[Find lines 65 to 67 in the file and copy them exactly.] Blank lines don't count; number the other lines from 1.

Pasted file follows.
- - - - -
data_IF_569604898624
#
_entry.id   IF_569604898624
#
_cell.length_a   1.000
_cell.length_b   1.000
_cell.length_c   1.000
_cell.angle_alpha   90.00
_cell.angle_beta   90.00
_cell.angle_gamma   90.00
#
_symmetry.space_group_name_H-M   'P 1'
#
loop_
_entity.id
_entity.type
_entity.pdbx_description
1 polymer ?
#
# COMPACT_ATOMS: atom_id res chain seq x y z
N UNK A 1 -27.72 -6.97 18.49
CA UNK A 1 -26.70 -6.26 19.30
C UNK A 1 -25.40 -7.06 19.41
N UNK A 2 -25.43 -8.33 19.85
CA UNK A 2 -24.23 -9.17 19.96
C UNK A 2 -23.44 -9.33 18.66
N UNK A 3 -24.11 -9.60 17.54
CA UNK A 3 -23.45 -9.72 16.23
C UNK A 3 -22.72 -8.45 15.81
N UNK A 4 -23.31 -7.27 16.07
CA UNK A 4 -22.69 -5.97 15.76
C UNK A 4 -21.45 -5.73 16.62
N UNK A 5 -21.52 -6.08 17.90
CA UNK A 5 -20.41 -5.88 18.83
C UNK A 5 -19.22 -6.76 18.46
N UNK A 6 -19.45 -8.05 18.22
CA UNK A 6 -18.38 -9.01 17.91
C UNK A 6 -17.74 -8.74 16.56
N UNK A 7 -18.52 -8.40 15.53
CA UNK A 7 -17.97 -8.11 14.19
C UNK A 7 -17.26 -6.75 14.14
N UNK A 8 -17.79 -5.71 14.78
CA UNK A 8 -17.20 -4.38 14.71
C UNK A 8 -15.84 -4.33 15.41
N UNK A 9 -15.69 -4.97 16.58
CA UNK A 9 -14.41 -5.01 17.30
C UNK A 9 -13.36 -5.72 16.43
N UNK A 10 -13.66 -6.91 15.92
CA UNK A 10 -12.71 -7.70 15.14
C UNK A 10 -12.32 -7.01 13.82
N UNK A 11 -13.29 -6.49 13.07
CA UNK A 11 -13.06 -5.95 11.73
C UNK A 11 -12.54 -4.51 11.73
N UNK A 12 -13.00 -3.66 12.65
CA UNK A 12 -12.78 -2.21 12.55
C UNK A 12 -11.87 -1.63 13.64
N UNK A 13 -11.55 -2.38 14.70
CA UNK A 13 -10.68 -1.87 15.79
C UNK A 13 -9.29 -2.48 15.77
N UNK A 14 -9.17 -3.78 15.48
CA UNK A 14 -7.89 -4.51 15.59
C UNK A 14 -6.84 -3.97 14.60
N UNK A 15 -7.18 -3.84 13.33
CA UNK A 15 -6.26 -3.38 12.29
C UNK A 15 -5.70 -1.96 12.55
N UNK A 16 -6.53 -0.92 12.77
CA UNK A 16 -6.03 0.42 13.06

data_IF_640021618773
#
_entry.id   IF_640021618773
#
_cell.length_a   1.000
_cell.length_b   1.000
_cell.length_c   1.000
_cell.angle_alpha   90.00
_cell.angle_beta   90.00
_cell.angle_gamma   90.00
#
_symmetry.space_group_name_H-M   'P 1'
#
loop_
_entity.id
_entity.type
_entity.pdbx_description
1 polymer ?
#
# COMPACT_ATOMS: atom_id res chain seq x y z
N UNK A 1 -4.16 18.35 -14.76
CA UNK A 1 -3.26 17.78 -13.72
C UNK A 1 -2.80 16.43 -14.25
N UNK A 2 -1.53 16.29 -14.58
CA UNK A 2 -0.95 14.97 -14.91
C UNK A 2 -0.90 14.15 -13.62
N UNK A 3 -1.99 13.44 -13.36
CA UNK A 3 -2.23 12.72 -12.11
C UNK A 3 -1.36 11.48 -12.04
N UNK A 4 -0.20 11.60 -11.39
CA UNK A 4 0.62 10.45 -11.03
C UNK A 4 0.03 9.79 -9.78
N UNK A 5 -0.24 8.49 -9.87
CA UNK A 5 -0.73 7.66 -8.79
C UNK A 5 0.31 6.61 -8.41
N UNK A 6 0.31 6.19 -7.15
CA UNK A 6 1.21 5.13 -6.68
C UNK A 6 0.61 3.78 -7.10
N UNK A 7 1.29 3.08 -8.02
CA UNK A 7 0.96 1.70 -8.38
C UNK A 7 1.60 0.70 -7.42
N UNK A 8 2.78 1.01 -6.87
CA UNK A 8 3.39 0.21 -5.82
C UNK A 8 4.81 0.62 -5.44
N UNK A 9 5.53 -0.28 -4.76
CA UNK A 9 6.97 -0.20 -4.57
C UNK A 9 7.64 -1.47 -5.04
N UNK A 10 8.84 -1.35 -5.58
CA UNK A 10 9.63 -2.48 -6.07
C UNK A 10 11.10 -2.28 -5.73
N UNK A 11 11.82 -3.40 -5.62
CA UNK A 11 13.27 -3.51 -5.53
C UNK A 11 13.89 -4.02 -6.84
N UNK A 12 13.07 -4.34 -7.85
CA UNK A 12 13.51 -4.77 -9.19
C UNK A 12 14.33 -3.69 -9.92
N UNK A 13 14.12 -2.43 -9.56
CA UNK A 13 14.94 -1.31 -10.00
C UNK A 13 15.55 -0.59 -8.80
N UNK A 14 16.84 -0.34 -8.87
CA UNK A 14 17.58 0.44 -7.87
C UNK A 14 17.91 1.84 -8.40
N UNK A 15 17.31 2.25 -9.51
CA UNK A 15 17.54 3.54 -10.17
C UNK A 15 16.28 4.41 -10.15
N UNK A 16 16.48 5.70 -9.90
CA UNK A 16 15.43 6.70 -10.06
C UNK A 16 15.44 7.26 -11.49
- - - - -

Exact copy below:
C UNK A 15 -5.70 -1.96 12.55
N UNK A 16 -6.53 -0.92 12.77
CA UNK A 16 -6.03 0.42 13.06